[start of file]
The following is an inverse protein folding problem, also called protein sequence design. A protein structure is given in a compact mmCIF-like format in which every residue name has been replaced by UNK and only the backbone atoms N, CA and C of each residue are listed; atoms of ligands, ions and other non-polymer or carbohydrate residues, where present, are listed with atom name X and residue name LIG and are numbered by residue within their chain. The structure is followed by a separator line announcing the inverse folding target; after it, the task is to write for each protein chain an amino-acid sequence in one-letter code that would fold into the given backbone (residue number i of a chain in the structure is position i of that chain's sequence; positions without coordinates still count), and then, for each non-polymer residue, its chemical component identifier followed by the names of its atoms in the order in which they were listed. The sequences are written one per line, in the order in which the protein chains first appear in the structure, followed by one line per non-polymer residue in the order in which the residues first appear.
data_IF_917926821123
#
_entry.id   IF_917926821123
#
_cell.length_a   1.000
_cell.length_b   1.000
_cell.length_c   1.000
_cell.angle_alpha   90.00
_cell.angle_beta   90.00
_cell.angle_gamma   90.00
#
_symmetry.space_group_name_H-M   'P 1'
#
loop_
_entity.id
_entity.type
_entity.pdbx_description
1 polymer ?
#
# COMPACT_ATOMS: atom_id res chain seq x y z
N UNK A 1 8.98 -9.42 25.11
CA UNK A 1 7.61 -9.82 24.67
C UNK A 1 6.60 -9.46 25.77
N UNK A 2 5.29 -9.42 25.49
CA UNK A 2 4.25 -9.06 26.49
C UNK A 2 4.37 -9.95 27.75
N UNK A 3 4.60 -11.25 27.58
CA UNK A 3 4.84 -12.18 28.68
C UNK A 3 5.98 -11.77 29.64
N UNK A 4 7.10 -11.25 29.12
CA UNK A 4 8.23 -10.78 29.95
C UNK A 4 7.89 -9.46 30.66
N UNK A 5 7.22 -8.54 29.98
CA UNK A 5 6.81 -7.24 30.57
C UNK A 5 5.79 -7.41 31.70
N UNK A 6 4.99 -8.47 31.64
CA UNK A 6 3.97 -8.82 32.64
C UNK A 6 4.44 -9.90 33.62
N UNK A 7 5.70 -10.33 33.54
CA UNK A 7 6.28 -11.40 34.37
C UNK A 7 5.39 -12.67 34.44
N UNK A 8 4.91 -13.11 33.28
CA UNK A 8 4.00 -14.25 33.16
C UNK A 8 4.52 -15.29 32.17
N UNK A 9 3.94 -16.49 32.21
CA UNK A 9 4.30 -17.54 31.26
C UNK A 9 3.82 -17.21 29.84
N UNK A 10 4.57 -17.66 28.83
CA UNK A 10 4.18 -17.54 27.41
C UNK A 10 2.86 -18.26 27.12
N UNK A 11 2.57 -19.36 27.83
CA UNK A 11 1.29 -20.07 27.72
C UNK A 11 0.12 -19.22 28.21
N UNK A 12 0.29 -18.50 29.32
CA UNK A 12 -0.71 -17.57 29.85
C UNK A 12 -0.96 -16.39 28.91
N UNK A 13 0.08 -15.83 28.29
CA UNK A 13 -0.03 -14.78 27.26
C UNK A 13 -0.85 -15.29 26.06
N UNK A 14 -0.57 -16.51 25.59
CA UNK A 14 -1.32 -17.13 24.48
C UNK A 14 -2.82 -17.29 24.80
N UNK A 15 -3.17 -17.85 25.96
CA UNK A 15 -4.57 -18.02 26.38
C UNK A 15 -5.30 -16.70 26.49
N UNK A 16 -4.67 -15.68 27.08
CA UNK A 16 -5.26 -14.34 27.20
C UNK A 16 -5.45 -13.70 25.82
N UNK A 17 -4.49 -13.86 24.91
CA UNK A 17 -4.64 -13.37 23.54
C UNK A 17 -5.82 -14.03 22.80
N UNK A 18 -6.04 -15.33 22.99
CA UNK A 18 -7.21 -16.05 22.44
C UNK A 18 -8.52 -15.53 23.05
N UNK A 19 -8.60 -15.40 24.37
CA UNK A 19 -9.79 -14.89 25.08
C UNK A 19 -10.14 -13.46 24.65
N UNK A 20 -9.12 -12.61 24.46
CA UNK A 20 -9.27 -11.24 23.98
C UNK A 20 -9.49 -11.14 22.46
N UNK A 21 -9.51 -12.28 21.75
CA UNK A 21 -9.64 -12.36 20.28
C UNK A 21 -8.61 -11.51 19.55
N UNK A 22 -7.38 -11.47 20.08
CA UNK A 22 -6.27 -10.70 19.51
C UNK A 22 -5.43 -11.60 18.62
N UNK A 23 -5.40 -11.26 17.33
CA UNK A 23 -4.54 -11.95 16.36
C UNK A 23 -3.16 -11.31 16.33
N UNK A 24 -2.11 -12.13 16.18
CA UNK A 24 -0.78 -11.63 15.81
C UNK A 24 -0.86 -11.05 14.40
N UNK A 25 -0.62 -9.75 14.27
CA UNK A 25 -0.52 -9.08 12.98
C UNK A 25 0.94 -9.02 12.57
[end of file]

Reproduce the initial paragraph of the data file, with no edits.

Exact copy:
The following is an inverse protein folding problem, also called protein sequence design. A protein structure is given in a compact mmCIF-like format in which every residue name has been replaced by UNK and only the backbone atoms N, CA and C of each residue are listed; atoms of ligands, ions and other non-polymer or carbohydrate residues, where present, are listed with atom name X and residue name LIG and are numbered by residue within their chain. The structure is followed by a separator line announcing the inverse folding target; after it, the task is to write for each protein chain an amino-acid sequence in one-letter code that would fold into the given backbone (residue number i of a chain in the structure is position i of that chain's sequence; positions without coordinates still count), and then, for each non-polymer residue, its chemical component identifier followed by the names of its atoms in the order in which they were listed. The sequences are written one per line, in the order in which the protein chains first appear in the structure, followed by one line per non-polymer residue in the order in which the residues first appear.